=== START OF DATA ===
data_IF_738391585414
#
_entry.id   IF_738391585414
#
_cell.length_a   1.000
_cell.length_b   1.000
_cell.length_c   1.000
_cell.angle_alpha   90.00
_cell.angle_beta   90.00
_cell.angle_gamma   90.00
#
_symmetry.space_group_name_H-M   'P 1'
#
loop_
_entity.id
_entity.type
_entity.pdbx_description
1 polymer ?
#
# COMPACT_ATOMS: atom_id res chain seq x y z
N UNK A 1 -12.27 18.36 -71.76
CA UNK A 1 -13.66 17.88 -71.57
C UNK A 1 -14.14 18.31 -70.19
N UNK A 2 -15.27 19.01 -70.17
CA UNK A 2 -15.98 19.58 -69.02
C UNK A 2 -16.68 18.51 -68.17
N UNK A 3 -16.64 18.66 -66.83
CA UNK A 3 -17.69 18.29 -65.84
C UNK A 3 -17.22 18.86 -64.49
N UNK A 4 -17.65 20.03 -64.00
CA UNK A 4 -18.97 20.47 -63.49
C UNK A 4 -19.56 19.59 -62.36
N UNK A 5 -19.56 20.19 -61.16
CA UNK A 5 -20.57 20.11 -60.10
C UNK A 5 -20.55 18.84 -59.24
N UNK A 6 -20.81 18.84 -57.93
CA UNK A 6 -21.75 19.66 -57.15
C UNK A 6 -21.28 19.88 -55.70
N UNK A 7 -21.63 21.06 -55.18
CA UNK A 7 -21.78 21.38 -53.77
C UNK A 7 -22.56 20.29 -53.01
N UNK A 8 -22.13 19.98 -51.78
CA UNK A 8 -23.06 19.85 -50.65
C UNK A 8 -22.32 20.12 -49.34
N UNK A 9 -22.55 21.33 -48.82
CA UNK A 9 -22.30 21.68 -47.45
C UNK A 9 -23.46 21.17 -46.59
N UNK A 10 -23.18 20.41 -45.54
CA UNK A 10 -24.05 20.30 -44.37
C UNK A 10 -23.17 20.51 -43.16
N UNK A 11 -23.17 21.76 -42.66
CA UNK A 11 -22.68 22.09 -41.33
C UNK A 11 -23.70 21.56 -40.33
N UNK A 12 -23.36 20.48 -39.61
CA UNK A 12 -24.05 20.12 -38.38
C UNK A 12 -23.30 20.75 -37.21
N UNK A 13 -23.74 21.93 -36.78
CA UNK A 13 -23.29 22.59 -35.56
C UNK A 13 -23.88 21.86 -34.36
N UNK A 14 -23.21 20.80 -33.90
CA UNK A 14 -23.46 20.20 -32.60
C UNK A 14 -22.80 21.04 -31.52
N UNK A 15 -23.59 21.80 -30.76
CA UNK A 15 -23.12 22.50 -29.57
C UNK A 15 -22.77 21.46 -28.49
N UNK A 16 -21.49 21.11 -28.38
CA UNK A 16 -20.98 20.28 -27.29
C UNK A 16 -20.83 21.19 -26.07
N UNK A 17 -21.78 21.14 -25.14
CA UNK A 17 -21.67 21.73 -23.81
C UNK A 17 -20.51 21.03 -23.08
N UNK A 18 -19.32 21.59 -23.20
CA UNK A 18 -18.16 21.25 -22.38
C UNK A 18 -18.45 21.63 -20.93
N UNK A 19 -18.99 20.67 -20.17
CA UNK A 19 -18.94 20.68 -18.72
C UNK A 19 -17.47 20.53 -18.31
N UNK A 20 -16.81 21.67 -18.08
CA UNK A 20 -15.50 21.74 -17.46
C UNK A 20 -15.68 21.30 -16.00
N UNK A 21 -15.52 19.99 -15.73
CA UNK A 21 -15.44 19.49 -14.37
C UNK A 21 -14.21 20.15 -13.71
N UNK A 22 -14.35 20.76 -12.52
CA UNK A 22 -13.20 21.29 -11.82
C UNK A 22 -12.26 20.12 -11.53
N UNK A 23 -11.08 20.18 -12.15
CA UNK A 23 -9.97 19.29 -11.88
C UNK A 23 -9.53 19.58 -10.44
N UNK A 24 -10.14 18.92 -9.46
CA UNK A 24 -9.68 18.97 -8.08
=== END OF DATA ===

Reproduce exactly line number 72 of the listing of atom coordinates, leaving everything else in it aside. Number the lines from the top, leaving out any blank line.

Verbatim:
N UNK A 18 -19.32 21.59 -23.20